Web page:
Tri-City job growth finally overcame the Hanford job losses last month.
The area saw nonfarm jobs grow by 2,500 compared to May of last year, before about 2,000 Hanford jobs were lost.
But despite gains in nonfarm and farm employment, the Tri-Cities saw unemployment increase to 9 percent in May from 8.6 percent in April, according to data released by the state Employment Security Department Tuesday.
About 12,200 people were out of work and actively searching for a new job in May, 2,210 more than the same time last year.
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The Tri-City area remained above the state unemployment rate of 8.4 percent. Benton County's unemployment was at 8.7 percent in May, while Franklin County's was 9.8 percent.
Nonfarm and farm jobs saw growth compared to last year, but total employment at 122,930 in May meant 1,110 fewer people were working in the Tri-Cities than in May 2011.
Ajsa Suljic, regional labor economist, said the Tri-Cities saw the labor force grow by about 1,100 people compared to last year. Despite the job gains, it wasn't enough for added workers to find jobs.
The Tri-Cities saw some seasonal job growth, with a total of 1,700 jobs added between April and May, Suljic said.
While professional and business services still show a job loss of 1,800 in May compared to May 2011, mostly attributed to Hanford layoffs, Suljic said other industries grew enough to make up for those lost jobs.
About 2,000 jobs were lost at Hanford by fall 2011, and contractors have continued to make cuts since then.
The largest job growth in May compared to May 2011 was seen in trade, transportation and utilities, with 1,700 jobs added, 600 of them from retail.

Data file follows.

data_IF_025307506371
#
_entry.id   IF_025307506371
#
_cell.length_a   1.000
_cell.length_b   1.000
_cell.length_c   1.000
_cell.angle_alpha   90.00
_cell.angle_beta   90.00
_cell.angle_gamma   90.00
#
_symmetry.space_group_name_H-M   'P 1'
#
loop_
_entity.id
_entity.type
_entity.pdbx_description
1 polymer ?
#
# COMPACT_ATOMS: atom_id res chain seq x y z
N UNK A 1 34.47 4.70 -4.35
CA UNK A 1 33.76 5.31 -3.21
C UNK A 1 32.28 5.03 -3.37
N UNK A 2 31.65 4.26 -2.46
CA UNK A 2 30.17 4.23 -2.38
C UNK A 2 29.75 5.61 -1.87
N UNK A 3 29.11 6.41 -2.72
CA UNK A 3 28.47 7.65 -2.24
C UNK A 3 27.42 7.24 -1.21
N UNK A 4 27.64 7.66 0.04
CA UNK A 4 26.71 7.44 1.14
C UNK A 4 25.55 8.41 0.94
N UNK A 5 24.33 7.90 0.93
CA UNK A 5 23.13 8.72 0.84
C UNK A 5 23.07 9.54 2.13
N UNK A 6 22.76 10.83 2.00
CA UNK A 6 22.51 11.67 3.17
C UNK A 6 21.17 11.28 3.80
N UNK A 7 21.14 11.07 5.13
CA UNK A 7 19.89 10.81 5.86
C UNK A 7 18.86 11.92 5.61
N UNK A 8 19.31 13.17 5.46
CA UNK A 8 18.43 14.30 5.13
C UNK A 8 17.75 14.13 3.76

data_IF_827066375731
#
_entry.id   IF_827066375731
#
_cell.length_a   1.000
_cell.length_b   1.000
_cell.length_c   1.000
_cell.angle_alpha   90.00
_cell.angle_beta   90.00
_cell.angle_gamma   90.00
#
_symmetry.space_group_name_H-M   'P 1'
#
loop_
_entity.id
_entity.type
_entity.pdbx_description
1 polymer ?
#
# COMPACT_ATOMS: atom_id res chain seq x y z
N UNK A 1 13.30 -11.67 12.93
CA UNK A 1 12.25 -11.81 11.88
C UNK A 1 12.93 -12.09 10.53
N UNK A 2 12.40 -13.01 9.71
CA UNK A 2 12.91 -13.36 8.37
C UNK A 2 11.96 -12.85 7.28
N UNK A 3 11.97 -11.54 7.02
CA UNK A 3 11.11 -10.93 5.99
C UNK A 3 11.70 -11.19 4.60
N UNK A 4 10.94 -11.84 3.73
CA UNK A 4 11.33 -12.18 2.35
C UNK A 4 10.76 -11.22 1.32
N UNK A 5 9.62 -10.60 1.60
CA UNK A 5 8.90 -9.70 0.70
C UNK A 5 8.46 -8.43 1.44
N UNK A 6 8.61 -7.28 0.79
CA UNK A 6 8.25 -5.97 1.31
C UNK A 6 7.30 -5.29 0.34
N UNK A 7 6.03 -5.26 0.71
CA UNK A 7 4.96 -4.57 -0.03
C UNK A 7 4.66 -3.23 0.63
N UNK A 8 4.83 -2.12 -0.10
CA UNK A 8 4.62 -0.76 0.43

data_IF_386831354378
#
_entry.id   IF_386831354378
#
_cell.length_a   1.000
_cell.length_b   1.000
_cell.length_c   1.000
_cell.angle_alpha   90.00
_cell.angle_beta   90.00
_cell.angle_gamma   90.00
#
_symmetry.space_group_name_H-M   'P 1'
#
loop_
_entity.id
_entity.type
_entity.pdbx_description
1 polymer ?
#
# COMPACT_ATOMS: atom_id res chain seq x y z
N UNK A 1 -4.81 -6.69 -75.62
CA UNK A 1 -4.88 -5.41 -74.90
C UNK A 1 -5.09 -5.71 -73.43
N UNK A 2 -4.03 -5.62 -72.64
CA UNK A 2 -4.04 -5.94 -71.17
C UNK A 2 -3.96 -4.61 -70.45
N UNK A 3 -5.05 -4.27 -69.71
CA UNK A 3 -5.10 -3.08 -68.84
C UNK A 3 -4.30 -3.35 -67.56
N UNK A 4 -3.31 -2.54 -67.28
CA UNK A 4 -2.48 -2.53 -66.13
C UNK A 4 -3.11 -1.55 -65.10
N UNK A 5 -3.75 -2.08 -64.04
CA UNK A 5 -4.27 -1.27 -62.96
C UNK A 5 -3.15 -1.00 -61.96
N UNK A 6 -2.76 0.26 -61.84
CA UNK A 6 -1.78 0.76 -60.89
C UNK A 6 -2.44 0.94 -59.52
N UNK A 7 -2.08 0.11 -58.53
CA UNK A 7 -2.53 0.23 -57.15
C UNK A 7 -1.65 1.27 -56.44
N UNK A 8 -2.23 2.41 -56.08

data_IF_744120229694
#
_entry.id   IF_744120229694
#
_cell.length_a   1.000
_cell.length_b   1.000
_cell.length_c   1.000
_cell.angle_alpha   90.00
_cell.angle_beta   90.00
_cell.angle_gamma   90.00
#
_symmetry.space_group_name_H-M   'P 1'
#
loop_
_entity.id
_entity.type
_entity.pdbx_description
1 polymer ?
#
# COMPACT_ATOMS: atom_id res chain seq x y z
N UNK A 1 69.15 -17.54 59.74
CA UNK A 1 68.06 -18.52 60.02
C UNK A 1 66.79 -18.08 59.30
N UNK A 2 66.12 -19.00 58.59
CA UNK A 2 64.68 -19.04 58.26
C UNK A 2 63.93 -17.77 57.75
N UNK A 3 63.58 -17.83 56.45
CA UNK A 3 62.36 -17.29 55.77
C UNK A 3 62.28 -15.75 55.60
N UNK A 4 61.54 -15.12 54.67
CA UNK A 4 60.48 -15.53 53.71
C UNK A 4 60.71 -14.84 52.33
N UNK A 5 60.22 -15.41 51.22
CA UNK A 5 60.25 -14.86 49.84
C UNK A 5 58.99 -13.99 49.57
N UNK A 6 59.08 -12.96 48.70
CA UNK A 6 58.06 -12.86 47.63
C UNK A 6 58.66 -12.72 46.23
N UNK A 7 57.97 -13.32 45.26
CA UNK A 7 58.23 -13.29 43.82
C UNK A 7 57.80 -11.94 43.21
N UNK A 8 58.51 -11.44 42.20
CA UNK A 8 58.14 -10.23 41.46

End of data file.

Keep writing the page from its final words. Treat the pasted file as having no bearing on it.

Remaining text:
Suljic said it is a good indicator of economic stability to see continued growth in retail and leisure and hospitality, which added 100 jobs compared to last year.
Manufacturing and construction also grew by 300 jobs each compared to May 2011. Suljic said seeing an increase in construction jobs is a signal of a stable real estate market.
Benton, Franklin and Walla Walla counties saw farm jobs up by 7.6 percent in May compared to the same month last year. A total of 12,730 people were working on area farms, an increase of about 900 workers.
Asparagus harvest was in full swing during May, but Tri-City farmers had fewer workers than they needed.
Bryan Lynch, co-owner of LF Farms north of Pasco, said asparagus harvest went fairly well, although he was short by about 50 workers. He had about 250 workers for his 400 acres.
Lynch said that despite the labor issues, harvest this year was better than last year. He expected to cut the last of his asparagus this week.
WorkSource Columbia Basin has seen an increase in people coming to its Kennewick office, said Michelle Mann, area manager. She attributes the higher traffic to agricultural hiring, some hiring events, a higher unemployment rate and the office calling in those on longer-term unemployment for assistance.
The office is helping about 2,600 to 2,700 people a month, she said.
Job listings have been steady and have a good fill rate, Mann said.
"We are getting the jobs filled as we get them in," she said.
Other area counties' unemployment rates in May were:
Adams County, 8.9 percent; Columbia County, 10.4 percent; Grant County, 10 percent; Walla Walla County, 7.4 percent; Yakima County 10.8 percent.